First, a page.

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Cover Letter Sample: Applying for Content Editor Job


According to author Nick Hornby, "The secret of good writing is to cut it back, pare it down, winnow, chop, hack, prune, and trim, remove every superfluous word, compress, compress, compress." The same could be said to be the secret of writing good cover letters!

Since the writer of this next sample letter is applying for the position of Content Editor, she especially needs to show strong editing skills in her letter. Read on to see if Leila successfully compresses her cover letter into the most persuasive points.


Cover Letter Sample for Content Editor Position

Leila Shadi
1709 Broderick St.
San Francisco, CA 94115

May 1, 2016

Mr. Ernie Sanders
Chief Marketing Officer
Globex Tech
55 Valley Road
Palo Alto, CA 95014

Dear Mr. Sanders,

I was pleased to find your posting for Head Content Editor with Globex Tech on I’ve been following your company for the past several months and would be thrilled to contribute to its mission of engaging IT content with global reach. As a Content Editor with CloudArk, I possess both the editorial expertise to grow readership and the leadership experience to manage a team of writers. Please allow me to highlight my skills as they relate to your stated requirements.

As a Content Editor with CloudArk, I have

  • Effectively managed a team of five writers; led bi-weekly strategy meetings; assigned topics and projects and maintained editorial calendar.
  • Increased blog readership from 1,000 unique visitors monthly to 50,000 unique visitors monthly in eight months.
  • Produced several viral campaigns with over 10,000 social media shares.
  • Oversaw creation of a bi-weekly newsletter and daily maintenance of social media channels, including Facebook, Instagram, Twitter, and Pinterest.
  • Demonstrated excellent writing, editorial, and marketing skills and thorough knowledge of trends in IT industry.
  • Maintained productive and positive relationships with coworkers characterized by open communication, creative support, and mutual respect.

I’m inspired by your mission to create informative and accessible IT content and have several ideas for editorial directions that I’d love to discuss. I will call you on Monday to see about arranging a meeting. In the meantime, please don’t hesitate to contact me by phone or email. My professional resume and portfolio of writing samples are attached. Thank you for your time, and I look forward to speaking with you soon.


Leila Shadi

Leila Shadi



Leila sounds like she's had a lot of success as a Content Editor. Will a position as Head Editor be next?


Content Editor Cover Letter: The Breakdown

Leila chooses to present her skills and experiences by bullet point in her cover letter. This list format allows her to pare down her qualifications to the essentials and present them in a clear, easy-to-read manner. While you can write out your cover letter, a format like the one Leila uses can also be an effective way to stick out from the crowd.

Leila customizes her letter by stating at the beginning that she's been following the prospective company for some time. She gives specific examples of her experiences and uses data to quantify her accomplishments. She also conveys enthusiasm with her proactive call to action at the end of her letter, saying that she'll call on Monday to set up a meeting. This language can be useful for some jobs, though applicants should carefully consider whether the hiring manager might perceive it as pushy.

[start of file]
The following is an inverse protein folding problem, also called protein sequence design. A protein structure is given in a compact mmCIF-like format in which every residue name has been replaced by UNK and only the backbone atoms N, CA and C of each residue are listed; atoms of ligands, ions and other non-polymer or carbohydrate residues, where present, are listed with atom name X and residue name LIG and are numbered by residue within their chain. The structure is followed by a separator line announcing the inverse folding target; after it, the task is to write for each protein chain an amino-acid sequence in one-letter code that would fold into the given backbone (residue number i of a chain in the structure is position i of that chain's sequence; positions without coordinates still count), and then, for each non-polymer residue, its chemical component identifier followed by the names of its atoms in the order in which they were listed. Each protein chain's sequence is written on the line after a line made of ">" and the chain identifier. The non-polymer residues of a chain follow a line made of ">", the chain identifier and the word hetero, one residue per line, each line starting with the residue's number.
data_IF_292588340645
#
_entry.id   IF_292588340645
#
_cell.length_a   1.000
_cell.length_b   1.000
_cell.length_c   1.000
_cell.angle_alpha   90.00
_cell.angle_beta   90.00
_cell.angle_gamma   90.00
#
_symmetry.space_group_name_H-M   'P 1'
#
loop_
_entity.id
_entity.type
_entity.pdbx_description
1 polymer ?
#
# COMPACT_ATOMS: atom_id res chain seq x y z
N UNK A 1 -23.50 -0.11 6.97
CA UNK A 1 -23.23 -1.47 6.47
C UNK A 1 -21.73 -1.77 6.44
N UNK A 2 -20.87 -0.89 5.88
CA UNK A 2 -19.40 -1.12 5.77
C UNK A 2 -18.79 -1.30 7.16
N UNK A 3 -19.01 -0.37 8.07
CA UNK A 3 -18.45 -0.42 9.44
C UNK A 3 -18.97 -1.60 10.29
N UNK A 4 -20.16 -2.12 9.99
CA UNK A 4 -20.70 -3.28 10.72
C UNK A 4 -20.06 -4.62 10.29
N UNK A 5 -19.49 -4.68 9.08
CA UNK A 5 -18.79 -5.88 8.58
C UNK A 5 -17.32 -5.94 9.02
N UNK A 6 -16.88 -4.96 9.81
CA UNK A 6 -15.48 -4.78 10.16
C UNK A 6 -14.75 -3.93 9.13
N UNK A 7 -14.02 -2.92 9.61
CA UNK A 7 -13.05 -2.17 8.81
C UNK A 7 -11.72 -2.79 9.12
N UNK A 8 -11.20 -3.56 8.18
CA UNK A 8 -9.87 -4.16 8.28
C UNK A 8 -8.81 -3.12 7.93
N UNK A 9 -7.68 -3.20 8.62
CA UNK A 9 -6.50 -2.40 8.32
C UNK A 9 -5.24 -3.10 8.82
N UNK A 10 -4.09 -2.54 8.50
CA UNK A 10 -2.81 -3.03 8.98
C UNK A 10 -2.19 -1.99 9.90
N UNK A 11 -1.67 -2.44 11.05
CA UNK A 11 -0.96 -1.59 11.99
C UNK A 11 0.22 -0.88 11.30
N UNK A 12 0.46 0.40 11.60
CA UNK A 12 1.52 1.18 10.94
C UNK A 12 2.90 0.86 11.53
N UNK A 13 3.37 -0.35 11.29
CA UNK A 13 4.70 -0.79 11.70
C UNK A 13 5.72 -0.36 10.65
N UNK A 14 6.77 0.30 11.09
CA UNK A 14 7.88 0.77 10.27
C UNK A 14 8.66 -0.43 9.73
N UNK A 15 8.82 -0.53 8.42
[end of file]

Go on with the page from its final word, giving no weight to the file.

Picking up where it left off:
Overall, Leila has produced a clear cover letter that highlights her professional achievements as they relate to the new job. The bullet point format allows her to cut down unnecessary wordiness and get straight to the heart of what she wants to say. 

In addition to the bullet point format, Leila also uses traditional headers in her letter. Should you add those headers to your cover letter, too?


A Note on Format

While the sample cover letter above uses a traditional format with headers and a signature, your cover letter doesn't necessarily have to. If you're sending your letter as a Word attachment or hard copy, then these headers are a nice touch, especially if they match the formatting on your resume.

Lots of organizations, though, expect you to send your cover letter in the body of an email or a text box on their application websites. As both of these modes tend to use plain text, you usually don't need to dress up your cover letter with headers or any extra formatting. You can just start right in with the salutation.

If you're not including your email and phone number in a header, then you should probably make sure you add it in your conclusion. Make sure the hiring manager can clearly see how to contact you. 

Once you've figured out formatting, you can focus the rest of your energy on filling your cover letter with impressive content!


What's Next?

Care for another sample? Click here to read a cover letter for the position of Customer Experience Representative with an eyeglass company.

Are you looking for more cover letters? Check out our full cover letter guide with writing tips and five more samples.

If you're writing a cover letter, you should check out our cover letter template. This guide has tips for format, structure, and foolproof phrases, and it leads you through each step of the writing process.


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Rebecca Safier
About the Author

Rebecca graduated with her Master's in Adolescent Counseling from the Harvard Graduate School of Education. She has years of teaching and college counseling experience and is passionate about helping students achieve their goals and improve their well-being. She graduated magna cum laude from Tufts University and scored in the 99th percentile on the SAT.

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